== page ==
How is non-operating/excess cash ususally handled in a transaction; i know it comes down to negotiations and working capital needs, etc. But can someone help clarify my thinking here…

Say you value a company and determine it’s operating value is \$95mm and the company has \$5mm in excess cash for a total COmpany value of \$100mm. At the negotiating table you (the buyer) could be \$100mm to the seller and keep the \$5mm cash that’s on the balance sheet OR cut a check for \$95mm and let the seller keep the \$5mm cash on his way out. Is that generally how it goes, one or the other ?

I’m missing something though. In the first scenario you (the buyer) effectively pay \$95mm bc you get to keep the cash (while the seller has \$100mm in his pocket). In the second scenario, you effectively pay \$95mm and the buyer has \$100mm in his pocket (bc he gets to take the \$5mm cash). I see how those line up but isn’t there a disconnect there, how are you paying \$95 million while the buyer is walking away with \$100mm ??? How’s he getting more than what you pay…ahhh, what am i overlooking.

Please set me straight. Thanks, all.

Please save these hypothetical non-curriculum-related questions for after the test.

I’m pretty sure the post relates directly to the reading titled “Market-Based Valuation: Price and Enterprise Value Multiples”, which is part of the curriculum. The book addresses adjusting for cash and short-term investments, the very point i’m asking about.

But thank you for the reponse.

Ok, can you find an example in the book and post it here?

I don’t think the book presents a full example. I guess i was just thinking through the process myself and just assumed that i was overlooking something. The text clearly defines EV as equity + debt - cash, therefore EV must be less than invested capital (MVIC: debt + equity) by the cash amount.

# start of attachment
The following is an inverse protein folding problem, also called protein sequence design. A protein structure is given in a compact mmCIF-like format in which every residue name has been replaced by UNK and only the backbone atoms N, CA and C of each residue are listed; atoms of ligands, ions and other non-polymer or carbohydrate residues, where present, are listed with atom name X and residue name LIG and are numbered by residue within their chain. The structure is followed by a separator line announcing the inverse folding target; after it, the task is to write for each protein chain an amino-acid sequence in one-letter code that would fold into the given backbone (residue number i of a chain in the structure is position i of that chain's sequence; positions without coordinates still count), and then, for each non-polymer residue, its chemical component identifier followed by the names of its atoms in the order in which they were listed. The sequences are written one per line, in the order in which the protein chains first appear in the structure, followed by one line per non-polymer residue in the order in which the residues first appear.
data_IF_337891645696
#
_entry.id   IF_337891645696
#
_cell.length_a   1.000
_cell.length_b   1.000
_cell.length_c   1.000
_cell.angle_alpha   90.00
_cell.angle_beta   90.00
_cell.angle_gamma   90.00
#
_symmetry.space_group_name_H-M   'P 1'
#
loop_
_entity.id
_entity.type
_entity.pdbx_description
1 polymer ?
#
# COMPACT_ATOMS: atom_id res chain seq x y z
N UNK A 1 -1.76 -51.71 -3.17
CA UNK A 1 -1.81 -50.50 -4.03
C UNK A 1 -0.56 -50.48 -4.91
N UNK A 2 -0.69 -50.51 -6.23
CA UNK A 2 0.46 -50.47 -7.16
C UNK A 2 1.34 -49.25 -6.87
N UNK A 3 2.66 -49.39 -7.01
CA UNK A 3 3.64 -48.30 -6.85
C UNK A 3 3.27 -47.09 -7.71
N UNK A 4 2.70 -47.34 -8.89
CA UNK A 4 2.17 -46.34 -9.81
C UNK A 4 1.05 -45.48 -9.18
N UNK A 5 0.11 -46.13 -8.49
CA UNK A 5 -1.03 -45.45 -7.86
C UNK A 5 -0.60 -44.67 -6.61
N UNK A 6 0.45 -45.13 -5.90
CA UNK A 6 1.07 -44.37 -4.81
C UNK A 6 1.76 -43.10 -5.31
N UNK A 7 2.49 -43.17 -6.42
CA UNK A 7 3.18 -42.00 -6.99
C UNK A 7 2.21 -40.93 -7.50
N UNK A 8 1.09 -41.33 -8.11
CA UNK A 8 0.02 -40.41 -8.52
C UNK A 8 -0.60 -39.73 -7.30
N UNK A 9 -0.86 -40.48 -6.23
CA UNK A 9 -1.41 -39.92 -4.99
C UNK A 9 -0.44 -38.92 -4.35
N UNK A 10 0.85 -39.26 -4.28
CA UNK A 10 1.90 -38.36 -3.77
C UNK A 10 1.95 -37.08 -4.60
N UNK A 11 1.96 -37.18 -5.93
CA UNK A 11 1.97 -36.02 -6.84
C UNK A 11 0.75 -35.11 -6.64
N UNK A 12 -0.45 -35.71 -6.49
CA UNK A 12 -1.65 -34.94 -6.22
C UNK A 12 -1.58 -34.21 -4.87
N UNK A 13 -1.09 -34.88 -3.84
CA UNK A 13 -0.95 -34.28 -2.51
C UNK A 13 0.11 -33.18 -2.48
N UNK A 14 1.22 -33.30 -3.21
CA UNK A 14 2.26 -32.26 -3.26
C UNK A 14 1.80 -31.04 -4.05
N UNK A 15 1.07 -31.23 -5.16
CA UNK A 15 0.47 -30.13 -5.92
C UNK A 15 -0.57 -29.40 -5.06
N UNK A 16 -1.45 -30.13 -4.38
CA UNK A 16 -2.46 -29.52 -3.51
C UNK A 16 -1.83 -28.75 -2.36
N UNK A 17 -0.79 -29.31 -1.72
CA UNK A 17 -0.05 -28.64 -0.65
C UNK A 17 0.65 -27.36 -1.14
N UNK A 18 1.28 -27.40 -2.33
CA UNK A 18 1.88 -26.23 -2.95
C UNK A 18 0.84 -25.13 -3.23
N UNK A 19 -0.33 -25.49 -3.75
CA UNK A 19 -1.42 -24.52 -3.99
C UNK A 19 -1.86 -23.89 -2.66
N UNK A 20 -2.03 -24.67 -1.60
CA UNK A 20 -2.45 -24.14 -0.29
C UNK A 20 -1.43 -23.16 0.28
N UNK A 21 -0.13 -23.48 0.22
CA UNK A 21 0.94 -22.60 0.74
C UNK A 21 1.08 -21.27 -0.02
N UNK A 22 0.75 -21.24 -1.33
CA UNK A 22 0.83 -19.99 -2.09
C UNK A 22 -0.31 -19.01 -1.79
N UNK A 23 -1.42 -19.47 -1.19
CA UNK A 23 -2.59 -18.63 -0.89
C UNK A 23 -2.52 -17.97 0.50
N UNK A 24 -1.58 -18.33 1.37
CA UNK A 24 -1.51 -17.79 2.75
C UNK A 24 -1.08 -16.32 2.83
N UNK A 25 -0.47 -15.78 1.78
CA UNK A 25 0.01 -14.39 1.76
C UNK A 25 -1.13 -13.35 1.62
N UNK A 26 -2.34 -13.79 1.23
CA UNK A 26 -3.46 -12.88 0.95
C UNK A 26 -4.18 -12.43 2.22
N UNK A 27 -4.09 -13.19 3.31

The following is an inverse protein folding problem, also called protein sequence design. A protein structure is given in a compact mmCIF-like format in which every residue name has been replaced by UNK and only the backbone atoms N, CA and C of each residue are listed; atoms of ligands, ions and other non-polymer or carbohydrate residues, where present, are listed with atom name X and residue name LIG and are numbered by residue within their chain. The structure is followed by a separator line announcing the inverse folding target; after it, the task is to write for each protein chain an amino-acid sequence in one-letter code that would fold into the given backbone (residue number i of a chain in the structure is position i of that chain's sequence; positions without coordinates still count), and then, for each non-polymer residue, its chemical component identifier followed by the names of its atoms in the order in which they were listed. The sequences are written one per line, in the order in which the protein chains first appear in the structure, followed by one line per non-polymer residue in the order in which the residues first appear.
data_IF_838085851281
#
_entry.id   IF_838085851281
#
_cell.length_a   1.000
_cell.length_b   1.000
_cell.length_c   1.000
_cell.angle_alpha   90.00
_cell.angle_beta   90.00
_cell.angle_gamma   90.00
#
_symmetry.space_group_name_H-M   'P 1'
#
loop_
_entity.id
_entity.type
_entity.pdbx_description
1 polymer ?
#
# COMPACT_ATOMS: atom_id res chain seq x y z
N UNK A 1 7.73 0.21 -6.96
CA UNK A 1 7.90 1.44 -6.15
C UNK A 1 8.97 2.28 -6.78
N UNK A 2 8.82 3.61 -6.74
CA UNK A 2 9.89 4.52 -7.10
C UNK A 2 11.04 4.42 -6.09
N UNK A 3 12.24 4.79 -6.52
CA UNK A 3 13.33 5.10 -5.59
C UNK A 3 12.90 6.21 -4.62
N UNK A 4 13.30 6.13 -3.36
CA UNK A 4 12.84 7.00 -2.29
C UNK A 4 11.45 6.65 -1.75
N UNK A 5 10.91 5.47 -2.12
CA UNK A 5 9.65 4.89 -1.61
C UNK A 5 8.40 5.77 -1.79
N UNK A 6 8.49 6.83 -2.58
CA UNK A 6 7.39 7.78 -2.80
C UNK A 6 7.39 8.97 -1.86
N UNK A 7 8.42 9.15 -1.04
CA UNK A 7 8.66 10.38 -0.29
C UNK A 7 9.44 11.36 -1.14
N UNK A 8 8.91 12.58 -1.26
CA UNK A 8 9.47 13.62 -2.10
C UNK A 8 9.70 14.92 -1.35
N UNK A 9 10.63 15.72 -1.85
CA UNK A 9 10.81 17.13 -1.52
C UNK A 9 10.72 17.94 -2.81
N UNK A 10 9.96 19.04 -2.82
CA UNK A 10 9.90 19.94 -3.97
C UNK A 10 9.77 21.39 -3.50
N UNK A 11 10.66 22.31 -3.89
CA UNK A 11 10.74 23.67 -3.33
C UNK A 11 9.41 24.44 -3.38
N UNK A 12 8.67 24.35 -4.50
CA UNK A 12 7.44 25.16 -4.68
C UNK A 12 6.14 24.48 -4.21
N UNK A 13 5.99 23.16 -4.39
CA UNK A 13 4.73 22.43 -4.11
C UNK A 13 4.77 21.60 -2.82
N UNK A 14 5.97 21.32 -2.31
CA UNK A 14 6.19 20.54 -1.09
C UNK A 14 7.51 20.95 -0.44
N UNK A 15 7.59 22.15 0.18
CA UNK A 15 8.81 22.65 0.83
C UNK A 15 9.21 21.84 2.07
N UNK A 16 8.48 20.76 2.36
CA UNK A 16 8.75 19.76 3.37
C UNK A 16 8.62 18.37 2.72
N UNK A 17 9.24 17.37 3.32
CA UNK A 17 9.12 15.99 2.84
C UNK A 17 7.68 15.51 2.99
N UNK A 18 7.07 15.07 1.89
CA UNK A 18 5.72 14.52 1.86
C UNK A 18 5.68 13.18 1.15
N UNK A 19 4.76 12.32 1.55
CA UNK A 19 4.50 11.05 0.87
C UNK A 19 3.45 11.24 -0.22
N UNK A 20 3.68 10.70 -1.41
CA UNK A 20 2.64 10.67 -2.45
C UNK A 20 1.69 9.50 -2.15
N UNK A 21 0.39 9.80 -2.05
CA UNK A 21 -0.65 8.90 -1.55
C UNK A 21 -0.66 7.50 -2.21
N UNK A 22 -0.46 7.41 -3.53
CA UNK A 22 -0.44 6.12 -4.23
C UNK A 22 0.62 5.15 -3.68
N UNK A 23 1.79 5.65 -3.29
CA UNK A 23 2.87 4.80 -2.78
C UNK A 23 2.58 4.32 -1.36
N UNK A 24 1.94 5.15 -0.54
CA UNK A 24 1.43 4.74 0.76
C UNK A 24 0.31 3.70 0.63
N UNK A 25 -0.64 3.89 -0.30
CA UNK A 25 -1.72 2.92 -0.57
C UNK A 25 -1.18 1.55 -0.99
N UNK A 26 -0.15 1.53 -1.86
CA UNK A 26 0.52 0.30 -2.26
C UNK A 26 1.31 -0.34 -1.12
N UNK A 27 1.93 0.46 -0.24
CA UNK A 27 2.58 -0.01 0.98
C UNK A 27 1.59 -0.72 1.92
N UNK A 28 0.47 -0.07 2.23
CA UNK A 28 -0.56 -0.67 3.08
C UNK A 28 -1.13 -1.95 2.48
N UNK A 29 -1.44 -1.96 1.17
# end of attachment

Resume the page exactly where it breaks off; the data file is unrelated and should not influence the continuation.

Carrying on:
However, if you were to actually think through the calculation of each with a DCF, it seems like the opposite is true. Becuase if you take cash out of WCInv then your incremental working capital adjustment is smaller bc working capital as a % of sales is now smaller. Bc you’re subtracting a smaller number, EV is greater than when you include cash in WCInv, which doesn’t make sense. EV should be less than MVIC by the cash amount.

I don’t understand your 2nd paragraph, sorry.

When finding FCFF you make an adjustment for working capital (WCInv). The working capital considers the inclusion/exclusion of cash. When determining EV, you exclude cash from WCInv for each period in your forecast. The opposite for MVIC. If you exclude cash however (EV) you get a higher company value then if it was included. The book says that EV should be less than MViC bc cash is excluded but here, it’s higher…

whatever cash is available in the books of the company being purchased is the property of the buyer, once the deal goes thro. That is why it is excluded in the EV calculation. It is not the property of the seller. The buyer is free to do what he chooses with it, free and clear.

WCInv doesn’t include cash in the first place so there is no reason to take it out WCinv is changes in all current accounts except cash and near cash items, short term debt and the current portion of long term debt.